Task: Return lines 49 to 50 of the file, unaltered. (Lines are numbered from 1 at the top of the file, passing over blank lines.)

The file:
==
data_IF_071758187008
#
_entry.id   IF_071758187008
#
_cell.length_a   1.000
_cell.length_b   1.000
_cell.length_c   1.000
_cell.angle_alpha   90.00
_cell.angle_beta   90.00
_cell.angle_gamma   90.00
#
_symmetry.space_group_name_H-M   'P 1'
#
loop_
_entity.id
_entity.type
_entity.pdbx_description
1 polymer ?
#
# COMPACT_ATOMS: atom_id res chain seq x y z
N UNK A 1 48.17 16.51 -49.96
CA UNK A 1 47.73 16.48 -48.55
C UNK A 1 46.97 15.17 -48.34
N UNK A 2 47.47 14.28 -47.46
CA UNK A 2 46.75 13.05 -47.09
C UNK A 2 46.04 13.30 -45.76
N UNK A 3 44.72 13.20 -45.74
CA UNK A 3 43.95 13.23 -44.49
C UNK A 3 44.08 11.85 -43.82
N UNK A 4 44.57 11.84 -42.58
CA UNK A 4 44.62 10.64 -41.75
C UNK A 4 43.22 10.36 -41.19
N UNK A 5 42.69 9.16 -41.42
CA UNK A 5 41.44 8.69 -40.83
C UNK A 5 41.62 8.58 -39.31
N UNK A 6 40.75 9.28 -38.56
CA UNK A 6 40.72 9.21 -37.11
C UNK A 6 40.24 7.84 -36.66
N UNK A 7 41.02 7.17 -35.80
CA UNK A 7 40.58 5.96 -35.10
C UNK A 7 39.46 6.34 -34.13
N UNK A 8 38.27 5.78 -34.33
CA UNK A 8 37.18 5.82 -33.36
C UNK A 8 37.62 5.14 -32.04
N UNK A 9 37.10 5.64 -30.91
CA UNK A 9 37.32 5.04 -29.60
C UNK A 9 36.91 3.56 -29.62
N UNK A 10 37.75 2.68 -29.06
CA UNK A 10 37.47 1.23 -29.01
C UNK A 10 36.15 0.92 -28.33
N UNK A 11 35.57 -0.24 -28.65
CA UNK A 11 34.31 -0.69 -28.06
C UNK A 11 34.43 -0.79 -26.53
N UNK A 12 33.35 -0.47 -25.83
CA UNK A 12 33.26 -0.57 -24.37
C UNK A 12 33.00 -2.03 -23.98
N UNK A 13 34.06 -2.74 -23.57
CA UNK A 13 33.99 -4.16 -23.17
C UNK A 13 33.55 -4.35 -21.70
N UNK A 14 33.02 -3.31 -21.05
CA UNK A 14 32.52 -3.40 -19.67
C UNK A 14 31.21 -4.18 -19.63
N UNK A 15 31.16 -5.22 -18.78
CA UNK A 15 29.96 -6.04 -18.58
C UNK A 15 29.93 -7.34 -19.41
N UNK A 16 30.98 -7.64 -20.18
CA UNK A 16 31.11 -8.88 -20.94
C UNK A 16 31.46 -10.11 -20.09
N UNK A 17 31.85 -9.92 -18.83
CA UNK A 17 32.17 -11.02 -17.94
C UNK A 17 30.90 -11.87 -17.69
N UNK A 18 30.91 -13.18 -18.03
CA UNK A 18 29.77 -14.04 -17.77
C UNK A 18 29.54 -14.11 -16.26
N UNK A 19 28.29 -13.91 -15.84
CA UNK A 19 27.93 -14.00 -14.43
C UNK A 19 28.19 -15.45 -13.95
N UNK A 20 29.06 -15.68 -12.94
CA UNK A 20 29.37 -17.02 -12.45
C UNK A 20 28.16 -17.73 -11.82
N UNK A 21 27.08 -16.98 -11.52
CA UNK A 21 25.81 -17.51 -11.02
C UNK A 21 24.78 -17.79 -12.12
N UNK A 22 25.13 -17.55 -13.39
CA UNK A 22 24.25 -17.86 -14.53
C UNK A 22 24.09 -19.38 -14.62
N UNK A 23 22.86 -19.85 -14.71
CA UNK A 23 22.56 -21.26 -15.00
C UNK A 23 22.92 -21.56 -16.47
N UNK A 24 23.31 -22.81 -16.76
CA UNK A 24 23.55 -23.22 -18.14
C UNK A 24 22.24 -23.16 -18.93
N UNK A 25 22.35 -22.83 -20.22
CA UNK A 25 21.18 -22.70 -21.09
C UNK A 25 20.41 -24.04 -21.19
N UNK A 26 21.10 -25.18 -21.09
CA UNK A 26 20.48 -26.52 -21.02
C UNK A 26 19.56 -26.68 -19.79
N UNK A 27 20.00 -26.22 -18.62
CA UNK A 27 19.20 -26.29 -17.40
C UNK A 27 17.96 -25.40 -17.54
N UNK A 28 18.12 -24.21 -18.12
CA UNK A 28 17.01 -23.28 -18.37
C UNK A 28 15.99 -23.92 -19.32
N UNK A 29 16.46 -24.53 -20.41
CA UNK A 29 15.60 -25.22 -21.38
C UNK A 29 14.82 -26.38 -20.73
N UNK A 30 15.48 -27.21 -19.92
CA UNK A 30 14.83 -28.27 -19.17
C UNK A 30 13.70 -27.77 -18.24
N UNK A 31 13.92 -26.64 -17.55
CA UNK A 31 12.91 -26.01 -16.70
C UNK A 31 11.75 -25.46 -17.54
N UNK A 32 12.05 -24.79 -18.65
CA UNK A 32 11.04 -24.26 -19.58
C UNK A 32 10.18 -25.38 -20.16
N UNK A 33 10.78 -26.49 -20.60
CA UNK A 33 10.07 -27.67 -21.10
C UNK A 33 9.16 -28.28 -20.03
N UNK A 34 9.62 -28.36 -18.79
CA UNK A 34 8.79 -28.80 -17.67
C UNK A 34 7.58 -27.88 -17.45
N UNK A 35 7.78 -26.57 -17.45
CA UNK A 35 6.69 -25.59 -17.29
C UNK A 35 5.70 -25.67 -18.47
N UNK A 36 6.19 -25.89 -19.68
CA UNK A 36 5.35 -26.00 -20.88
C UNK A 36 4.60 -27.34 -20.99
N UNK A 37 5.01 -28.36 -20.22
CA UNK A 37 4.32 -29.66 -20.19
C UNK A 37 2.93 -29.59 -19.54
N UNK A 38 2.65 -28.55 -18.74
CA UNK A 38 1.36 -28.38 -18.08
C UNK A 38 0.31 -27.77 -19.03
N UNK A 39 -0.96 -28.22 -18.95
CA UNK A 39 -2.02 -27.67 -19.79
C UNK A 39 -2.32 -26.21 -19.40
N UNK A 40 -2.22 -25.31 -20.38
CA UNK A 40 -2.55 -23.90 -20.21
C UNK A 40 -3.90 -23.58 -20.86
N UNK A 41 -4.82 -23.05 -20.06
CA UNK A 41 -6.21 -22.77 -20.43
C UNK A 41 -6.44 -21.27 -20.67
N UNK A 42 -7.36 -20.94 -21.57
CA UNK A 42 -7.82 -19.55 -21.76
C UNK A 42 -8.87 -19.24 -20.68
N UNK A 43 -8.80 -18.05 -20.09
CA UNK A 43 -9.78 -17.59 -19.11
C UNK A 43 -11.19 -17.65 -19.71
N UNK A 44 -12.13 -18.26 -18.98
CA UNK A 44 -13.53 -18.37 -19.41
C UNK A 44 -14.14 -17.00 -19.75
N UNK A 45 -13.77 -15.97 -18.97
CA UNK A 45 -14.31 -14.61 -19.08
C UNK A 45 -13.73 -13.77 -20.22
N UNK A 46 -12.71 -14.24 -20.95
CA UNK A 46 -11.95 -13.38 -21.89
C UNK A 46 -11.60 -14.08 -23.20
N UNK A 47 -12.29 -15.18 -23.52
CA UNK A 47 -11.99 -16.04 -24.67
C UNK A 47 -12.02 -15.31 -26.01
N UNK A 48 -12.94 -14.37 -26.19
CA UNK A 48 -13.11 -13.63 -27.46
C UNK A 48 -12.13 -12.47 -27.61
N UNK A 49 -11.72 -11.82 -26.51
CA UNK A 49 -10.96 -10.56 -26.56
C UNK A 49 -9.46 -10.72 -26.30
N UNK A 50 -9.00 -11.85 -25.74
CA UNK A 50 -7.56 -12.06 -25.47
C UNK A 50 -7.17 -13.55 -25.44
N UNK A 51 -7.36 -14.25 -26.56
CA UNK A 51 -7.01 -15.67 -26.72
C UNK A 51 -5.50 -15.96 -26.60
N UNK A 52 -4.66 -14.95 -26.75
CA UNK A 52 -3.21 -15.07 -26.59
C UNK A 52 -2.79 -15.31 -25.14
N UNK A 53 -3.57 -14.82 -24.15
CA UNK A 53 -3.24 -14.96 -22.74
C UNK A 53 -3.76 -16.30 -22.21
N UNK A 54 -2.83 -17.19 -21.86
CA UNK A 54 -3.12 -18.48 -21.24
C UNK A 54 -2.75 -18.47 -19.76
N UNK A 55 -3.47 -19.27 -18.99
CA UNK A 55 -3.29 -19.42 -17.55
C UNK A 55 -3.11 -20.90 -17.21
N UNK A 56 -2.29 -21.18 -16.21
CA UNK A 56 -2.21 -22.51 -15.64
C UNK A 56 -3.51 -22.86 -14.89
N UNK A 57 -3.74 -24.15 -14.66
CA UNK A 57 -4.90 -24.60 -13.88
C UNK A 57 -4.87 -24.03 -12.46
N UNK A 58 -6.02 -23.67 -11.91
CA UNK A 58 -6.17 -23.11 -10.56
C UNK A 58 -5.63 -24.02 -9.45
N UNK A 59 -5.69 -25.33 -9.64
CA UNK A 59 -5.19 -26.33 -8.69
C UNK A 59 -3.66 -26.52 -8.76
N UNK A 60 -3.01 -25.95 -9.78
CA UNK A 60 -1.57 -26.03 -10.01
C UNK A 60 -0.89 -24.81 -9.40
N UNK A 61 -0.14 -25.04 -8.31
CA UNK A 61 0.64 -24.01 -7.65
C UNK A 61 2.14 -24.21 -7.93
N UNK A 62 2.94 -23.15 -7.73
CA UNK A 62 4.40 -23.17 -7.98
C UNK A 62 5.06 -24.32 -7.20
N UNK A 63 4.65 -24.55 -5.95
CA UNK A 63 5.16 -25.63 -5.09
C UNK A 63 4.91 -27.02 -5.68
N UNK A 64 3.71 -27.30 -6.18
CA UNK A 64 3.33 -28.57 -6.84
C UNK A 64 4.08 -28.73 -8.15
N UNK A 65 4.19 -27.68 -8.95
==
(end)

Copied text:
CA UNK A 10 37.47 1.23 -29.01
C UNK A 10 36.15 0.92 -28.33